Why do we do it?
Why do we gear up in the hundred-degree heat of summer?
Wake up early for the perfect light?
Obsess the science, when riding is an art?
Or push ourselves to defy gravity,
when the landing might be unknown?
It’s that sublime feeling of earning life’s little victories. The grit with the glory. The small sacrifice for the big “WHOA”. Bring together three friends who love riding, who can push each other’s limits, and aren’t forgetting about the good times in-between – then you’ll know the why. It’s a mindset many of us search for the perfect words to describe. At the end of the ride, grinning from ear to ear, there’s truly Nothing Better
Although it had been months since the trio rode on common ground, Graham Agassiz, Kyle Norbraten and Paul Genovese, [not so] formally known as The Black Collars, convened in Kamloops, B.C. over the summer with no shot list, no schedule, no goals to tick off – just ride.GRAHAM AGASSIZ
Growing up under the wing of some of the OG freeriders from the early 2000s, Aggy’s hometown of Kamloops, B.C. shaped him into the big mountain rider that he is today. After a decade of racing BMX as a grom, Aggy switched his focus to dirt jumping and slopestyle to make a name for himself in the industry. Lapping Rose Hill on the daily and hitching rides, Aggy soon found himself in the epicenter of the freeride culture, donning a Monster helmet, globe-trotting for filming and competitions, and returning to the Red Bull Rampage site, year after year, as one of the top qualifiers.
Aggy’s loose, rugged riding style is by all accounts a byproduct of his environment. “Right when you think he’s on the brink of explosion, he controls a skid and busts out a trick, which I’m a huge fan of,” said Paul Genovese.
With the Kamloops Bike Ranch down the street and vertical silt bluffs lining the horizon, Aggy’s backyard is also his playground. And when his friends show up to ride, all bets are on.PAUL GENOVESE
Paul has been looking up to Aggy since he was throwing his first can-can. Competing as a slopestyle athlete since he was 12 years old, Paul has been honing his box of tricks in the small valley town of Fernie, B.C. under the influence of the early pioneers of freeride. When the sport started to shift towards slopestyle, Paul refined his skillset for competition and began traveling with the FMB Tour in 2011.
“Me and Aggy have always had a cool relationship. He's always been super helpful and given me good advice. When the Black Collars concept came about a couple of years ago, it was cool for him to think to bring me along. Ever since then, it has reignited my passion for riding my trail and downhill bike a lot more.”
"With Aggy showing us all the sweet spots, I felt so grateful to ride what we did together. And Norbs – he’s got the most insane big mountain skills. I was so impressed with his riding all week,” Genovese said.
While the landscape for throwing tricks in Kamloops is different from the sculpted transitions on a Crankworx course, Genovese’s favorite trick is still a Superman seat grab.KYLE NORBRATEN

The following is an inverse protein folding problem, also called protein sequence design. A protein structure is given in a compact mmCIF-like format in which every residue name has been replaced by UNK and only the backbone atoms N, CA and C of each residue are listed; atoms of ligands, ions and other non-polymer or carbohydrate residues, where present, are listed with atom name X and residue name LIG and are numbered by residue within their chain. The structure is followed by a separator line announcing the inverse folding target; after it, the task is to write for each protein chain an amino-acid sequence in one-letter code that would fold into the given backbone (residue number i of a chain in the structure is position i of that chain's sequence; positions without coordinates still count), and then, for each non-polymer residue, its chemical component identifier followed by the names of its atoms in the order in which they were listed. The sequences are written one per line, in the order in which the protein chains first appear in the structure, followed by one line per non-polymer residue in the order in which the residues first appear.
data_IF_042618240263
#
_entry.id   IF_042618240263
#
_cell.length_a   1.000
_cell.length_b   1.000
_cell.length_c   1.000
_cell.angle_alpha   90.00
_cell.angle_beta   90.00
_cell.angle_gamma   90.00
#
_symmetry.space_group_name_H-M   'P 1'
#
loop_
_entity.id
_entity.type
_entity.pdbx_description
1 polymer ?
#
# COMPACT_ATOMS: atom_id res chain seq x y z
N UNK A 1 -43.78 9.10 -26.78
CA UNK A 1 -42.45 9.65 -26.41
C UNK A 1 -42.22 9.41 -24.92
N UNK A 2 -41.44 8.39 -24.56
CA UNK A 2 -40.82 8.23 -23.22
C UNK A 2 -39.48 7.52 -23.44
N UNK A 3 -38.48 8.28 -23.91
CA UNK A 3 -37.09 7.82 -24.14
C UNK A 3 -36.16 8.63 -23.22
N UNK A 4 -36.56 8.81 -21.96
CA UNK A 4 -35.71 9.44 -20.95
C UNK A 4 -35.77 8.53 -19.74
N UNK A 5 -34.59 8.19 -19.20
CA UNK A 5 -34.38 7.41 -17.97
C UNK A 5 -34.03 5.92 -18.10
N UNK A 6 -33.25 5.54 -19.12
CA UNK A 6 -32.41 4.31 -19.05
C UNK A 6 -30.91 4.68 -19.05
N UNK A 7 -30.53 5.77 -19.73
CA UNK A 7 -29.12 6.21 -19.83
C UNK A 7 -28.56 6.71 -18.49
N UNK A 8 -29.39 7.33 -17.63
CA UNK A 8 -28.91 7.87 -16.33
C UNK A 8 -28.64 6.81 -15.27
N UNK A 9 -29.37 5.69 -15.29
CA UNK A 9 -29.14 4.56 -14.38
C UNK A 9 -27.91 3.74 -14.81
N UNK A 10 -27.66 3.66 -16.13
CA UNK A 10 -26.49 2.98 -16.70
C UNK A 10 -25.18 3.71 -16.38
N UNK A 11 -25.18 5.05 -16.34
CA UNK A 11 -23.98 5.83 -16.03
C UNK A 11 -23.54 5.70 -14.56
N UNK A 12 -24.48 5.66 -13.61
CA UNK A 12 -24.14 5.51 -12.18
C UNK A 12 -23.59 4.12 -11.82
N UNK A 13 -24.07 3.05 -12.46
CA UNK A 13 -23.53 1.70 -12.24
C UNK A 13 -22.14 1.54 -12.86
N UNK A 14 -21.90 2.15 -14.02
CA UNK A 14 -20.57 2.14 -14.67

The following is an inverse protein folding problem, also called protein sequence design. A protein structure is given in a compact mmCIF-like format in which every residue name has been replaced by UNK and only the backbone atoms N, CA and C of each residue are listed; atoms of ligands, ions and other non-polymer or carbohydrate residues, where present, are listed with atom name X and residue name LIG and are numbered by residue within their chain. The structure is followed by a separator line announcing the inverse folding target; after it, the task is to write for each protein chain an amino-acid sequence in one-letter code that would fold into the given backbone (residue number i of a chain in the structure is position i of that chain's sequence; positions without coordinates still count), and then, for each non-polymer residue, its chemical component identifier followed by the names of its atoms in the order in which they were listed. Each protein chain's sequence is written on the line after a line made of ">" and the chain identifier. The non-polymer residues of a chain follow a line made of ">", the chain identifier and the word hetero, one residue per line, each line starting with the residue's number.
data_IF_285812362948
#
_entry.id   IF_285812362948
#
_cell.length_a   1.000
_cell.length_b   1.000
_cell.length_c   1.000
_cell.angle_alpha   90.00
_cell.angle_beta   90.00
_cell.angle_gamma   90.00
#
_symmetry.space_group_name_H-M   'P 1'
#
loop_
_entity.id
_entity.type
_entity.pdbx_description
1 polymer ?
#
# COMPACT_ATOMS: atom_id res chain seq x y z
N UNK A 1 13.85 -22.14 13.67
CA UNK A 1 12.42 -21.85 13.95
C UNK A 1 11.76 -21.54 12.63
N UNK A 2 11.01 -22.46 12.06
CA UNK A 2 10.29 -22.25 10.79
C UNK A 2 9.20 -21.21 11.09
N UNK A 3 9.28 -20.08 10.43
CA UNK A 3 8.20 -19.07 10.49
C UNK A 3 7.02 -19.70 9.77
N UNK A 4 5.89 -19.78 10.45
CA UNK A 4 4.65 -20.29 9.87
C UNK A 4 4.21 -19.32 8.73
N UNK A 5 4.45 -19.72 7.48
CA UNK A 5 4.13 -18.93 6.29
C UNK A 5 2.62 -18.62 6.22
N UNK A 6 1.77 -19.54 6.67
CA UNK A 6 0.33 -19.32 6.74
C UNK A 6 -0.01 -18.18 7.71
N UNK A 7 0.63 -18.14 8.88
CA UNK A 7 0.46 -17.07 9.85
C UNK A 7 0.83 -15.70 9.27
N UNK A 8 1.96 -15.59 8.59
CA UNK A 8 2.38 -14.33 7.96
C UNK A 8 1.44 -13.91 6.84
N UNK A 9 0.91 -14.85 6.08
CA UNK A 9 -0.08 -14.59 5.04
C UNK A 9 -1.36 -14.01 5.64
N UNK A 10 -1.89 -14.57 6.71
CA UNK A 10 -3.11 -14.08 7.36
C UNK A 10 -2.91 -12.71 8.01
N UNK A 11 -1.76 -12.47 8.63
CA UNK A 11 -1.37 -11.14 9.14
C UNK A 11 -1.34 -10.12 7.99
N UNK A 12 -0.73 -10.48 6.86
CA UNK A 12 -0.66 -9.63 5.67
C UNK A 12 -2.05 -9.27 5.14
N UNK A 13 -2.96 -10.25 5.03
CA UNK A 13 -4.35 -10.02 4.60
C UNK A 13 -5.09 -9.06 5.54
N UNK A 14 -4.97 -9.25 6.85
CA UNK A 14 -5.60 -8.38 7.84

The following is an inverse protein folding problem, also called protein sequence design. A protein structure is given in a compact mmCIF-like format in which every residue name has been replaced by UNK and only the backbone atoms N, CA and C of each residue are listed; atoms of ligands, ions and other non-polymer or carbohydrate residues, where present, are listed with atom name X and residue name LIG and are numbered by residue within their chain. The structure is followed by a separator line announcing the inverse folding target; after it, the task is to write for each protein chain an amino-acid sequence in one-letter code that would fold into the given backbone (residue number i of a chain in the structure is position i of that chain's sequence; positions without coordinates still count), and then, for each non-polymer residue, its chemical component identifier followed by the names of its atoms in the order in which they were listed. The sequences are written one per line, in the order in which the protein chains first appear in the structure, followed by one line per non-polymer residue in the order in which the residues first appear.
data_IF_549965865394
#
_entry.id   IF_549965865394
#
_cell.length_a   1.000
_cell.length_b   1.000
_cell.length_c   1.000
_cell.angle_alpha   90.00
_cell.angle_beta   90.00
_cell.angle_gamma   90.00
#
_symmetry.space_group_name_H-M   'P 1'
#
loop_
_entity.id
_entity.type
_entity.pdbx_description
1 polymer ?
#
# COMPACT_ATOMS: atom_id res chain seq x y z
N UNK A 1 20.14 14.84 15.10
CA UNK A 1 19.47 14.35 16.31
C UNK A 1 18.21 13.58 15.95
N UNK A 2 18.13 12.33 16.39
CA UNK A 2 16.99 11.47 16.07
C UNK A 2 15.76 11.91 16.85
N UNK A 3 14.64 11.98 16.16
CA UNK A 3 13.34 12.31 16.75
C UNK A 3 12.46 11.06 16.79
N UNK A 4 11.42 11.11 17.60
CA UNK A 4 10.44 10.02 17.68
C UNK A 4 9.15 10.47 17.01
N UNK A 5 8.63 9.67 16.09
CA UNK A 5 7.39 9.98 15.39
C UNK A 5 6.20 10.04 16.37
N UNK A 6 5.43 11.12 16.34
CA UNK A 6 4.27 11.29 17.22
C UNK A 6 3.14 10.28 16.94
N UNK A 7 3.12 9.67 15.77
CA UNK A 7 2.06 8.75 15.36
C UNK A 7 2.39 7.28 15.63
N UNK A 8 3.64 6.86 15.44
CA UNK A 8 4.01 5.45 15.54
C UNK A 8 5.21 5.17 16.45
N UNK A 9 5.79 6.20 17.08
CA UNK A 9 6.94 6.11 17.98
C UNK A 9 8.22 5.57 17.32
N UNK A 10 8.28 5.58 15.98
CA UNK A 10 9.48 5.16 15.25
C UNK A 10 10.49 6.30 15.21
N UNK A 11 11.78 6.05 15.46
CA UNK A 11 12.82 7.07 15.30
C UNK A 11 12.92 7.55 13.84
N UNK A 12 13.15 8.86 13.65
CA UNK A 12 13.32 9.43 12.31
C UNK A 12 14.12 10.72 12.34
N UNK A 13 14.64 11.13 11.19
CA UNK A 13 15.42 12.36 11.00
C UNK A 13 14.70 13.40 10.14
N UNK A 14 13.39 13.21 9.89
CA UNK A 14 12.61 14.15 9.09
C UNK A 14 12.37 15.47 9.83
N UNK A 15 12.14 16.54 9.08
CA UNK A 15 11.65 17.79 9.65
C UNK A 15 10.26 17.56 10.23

Growing up in the sleepy town of Prince George, B.C., Kyle Norbraten tooled around his neighborhood like every other kid – exploring backyard trails, building ramps on the street, and jumping over his friends. Before the dawn of social media, Kyle obsessed over freeride films to fuel his inspiration for what’s possible on a bike. At 16 years old, he attended one of Andrew Shandro’s summer gravity camps, opening doors for coaching, sponsorship and eventually landing the dream job of being a professional rider.
Traveling the world to ride, film, and compete for the better part of his 20’s, Kyle made six appearances at the Red Bull Rampage, including his infamous 2012 run that left the internet trending with the hashtag #norbsgotrobbed
after fans disagreed with the judges’ low score on his flat-drop spin. After a few more years, Kyle respectfully retired from the Rampage, feeling like he had accomplished what he set out to do, returning to his roots of imaging, exploring, and riding for the pure joy of it.
These days, Kyle is an electrician, working full-time, and chasing the shred every moment in-between the daily grind. Listen in and you’ll hear the loudest bellyaching laughter stemming from Norbs.
“The good energy and vibes between the riders and filmers made for such a good time. That energy is what fuels each of us and each other. You watch each person drop in, bringing a different style and strength," Norbraten said.
Although the three admittedly are experiencing heavy withdrawals from the daily nug collecting during their week together in Kamloops, Aggy, Paul and Kyle are all back to work. Being a Black Collar isn’t about the results, the glory, or the numbers. It’s about working hard for the right reasons, sharing it with your friends who love it just as much, and not forgetting about the good times and what brought you there.Videos by Mind Spark Cinema. Words by Sarah Rawley. Photos by Mason Mashon.